I know what it means to be public transit dependent — and to have those systems fail me.
Growing up in Metro Denver, I rode the public bus from my home, which was then in Aurora, to Denver East at the City Park Esplanade where I attended high school, for all four years. Denver East was, and still is, a diverse high school which emphasizes academics and athletics, and also art and culture.
But there was one thing about my public transit journey, on the public buses of Denver’s Regional Transportation District, five days a week, for four years, to Denver East that still causes me to shudder. Route 15 — and Denver East was at the very end of it — felt like the longest ride, on the longest mile, in the whole Mile High City. Because I had to leave so early for school, and because I arrived home so late, I was ALWAYS one fatigued little learner.
Even after I gave birth to my oldest child Jahi, I worked downtown, and the bus was still my primary mode of transportation. I have been an RTD rider for many, many years. So, I can tell you that there really was a time when the public transit system in Denver was reliable, safe, and consistent. And there really was time when existing public transit was an effective solution for Denver residents like me.
But, because I lived in a community of color, where people had fewer opportunities to show up at daytime public meetings and make their needs known, our routes got shortened and shortened again and again. If I was out after a certain time in the evening, or if I was trying to work or do some activity on a Saturday or a Sunday, just getting around became more and more of a challenge. The resources for those of us who depended on public transit diminished.
Now, those resources are practically non-existent.
These days, my family lives in the new Central Park – the neighborhood that was once named “Stapleton” for Benjamin Stapleton, a leader of the Ku Klux Klan. Central Park is the largest residential area in the whole city. But, like other parts of the Metro area, it has little in the way of public transportation services for its residents (who are still primarily people of color).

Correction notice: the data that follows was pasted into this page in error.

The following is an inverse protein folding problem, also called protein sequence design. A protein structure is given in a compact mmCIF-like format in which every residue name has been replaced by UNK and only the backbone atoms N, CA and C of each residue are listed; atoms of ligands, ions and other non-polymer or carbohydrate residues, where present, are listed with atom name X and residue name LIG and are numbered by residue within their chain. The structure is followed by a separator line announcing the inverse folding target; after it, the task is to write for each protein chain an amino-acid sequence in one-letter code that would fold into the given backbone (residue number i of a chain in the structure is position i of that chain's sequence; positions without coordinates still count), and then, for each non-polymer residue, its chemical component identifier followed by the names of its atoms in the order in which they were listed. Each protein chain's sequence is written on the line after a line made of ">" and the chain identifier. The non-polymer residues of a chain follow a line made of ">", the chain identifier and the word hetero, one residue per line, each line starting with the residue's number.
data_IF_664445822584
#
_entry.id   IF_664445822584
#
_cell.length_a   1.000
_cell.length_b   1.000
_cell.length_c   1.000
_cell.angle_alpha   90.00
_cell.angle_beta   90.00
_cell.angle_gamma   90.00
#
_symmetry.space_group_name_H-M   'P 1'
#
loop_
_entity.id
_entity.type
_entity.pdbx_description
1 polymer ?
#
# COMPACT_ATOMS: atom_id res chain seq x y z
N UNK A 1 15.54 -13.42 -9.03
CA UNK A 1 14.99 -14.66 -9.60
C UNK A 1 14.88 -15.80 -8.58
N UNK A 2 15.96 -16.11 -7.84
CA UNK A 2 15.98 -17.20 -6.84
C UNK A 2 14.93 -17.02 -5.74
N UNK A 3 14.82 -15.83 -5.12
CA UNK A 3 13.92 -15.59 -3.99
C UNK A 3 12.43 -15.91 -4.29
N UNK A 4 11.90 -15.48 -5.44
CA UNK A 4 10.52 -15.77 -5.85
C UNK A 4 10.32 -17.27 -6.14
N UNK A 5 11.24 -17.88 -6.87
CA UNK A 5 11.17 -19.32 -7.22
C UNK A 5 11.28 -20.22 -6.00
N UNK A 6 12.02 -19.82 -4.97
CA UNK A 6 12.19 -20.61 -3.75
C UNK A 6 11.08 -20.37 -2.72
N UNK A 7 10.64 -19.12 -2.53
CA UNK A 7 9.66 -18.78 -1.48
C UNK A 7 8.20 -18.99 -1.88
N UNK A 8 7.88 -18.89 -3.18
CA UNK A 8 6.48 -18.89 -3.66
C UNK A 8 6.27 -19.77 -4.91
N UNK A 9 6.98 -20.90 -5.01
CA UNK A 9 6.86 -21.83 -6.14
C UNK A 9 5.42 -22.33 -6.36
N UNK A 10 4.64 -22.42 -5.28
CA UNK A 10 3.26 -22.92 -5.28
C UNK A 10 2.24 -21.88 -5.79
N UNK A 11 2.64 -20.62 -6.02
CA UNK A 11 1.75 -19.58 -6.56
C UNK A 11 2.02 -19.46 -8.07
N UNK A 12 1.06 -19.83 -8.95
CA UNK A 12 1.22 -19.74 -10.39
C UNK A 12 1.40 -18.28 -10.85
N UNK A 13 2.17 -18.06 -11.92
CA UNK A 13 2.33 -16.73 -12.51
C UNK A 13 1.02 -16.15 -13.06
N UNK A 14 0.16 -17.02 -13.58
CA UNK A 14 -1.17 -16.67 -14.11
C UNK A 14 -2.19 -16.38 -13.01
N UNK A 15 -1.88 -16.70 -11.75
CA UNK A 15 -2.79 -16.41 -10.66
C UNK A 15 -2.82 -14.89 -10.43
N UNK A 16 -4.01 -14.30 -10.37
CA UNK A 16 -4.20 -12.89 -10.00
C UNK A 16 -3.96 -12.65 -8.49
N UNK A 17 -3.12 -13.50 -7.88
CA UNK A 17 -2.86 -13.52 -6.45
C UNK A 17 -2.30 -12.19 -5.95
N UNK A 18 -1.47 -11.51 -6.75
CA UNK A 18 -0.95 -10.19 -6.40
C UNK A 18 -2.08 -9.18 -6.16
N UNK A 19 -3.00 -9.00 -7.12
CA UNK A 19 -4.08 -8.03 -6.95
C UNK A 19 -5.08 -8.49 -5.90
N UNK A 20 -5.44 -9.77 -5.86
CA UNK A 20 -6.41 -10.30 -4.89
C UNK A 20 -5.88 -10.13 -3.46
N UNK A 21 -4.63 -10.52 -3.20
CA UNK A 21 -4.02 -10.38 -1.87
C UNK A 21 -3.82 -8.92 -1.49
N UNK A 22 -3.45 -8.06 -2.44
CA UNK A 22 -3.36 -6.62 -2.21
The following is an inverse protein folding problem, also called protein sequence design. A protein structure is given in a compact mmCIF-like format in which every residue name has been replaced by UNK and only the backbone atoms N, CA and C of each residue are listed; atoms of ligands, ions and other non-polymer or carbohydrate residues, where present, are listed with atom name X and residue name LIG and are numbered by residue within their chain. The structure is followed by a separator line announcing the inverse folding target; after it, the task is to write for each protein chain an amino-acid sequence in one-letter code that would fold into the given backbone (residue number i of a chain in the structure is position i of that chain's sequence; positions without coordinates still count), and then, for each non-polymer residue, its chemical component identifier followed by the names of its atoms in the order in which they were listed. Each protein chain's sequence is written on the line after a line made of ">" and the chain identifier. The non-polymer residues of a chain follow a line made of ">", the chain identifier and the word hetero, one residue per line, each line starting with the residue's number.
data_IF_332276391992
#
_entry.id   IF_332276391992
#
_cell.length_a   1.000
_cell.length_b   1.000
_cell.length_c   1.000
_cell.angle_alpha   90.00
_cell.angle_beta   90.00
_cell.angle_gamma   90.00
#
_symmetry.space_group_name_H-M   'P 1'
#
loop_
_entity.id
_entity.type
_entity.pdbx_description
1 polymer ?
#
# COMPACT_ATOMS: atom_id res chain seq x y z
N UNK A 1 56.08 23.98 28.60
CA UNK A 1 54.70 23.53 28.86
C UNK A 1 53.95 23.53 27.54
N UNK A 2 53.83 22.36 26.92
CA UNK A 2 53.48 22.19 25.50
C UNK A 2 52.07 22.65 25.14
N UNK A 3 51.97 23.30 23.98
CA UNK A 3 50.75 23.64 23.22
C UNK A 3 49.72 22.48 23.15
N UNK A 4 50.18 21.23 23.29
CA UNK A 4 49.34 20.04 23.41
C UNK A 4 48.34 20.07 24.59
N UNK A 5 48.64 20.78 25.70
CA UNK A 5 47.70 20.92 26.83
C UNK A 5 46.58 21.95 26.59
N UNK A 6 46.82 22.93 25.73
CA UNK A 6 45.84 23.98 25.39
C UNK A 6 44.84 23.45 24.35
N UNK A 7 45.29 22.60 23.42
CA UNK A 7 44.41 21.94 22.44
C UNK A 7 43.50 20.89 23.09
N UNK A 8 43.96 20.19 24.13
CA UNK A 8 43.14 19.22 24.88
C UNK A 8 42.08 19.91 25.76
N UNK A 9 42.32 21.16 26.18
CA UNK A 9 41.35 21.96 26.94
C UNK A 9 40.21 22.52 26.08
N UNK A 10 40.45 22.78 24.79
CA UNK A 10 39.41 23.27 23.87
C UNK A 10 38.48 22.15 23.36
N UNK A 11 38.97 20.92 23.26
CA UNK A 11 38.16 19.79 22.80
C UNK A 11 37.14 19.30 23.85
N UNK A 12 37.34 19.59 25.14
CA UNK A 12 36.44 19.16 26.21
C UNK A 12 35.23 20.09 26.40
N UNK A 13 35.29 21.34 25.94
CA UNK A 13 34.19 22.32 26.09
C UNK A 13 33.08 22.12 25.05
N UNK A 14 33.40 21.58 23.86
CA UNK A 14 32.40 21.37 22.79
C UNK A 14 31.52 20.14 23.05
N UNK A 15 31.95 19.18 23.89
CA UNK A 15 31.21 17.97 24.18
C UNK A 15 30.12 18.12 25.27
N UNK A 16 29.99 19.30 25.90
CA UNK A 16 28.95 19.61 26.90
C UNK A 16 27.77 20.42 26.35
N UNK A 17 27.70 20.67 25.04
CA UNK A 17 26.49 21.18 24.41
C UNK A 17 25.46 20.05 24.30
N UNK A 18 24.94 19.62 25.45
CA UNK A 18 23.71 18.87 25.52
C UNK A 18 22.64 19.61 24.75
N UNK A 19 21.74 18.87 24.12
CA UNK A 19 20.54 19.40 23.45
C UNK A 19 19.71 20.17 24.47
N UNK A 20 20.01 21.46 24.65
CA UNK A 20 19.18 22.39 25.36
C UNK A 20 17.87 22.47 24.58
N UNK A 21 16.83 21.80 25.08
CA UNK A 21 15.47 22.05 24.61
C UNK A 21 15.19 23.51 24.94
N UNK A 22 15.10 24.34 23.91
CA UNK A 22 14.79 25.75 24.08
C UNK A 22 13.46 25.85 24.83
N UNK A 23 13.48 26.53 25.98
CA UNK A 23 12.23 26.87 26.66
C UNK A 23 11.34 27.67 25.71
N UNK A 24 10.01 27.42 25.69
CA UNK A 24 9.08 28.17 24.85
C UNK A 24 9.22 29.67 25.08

For example, to get to work, my son, who is now a young adult, must walk to the light rail station. There are no sidewalks and there are no streetlights, so his walk is unsafe. Plus, he must walk by the jail every day, which can without a doubt be unsafe for a young Black man in today’s world.
Residents of Central Park tried to get the bus route restored but the powers that be denied our requests. They said there was a long-term lack of ridership. I just know that two generations of my family depended on public bus service.
These days, you never even see a bus in Central Park.
We have lived the realities of “transit inequity” in Denver for a long time but I didn’t actually name it that until Mothers Out Front Denver and the NAACP Colorado State Conference joined virtually this fall – in the midst of the pandemic — to shine a light and give people a shared space to learn and create change.
What I now know is this: I live in the most polluted district in one of the most famously polluted cities in America. I know that increasing public transit ridership would be a good thing; good for the environment, a good way to reduce harmful greenhouse gas emissions and a good way to improve the air quality for everyone. But the Mothers Out Front/NAACP advocacy for transit equity is about more than checking off boxes so we look green and trendy.
The way we deliver public transportation must be improved in Denver so that parents can get to their jobs, and their children can get to their schools. In addition to my son, I have a 3-year-old daughter, Leila, as well. But Moms shouldn’t have to walk two miles in the dark to get home from the light rail station with groceries and babies in tow. Having our Mothers Out Front transit meetings and town halls have given directly affected people a chance to voice these realities – and have someone listen.
But those who have transportation privilege must also speak out.
If you want to change something, start with women – that’s what I like about this platform. Allow us in, especially Moms, and we will change the world.
Shikima “Kym” Ray is a community organizer, mother of two, and a lifelong resident of Denver, CO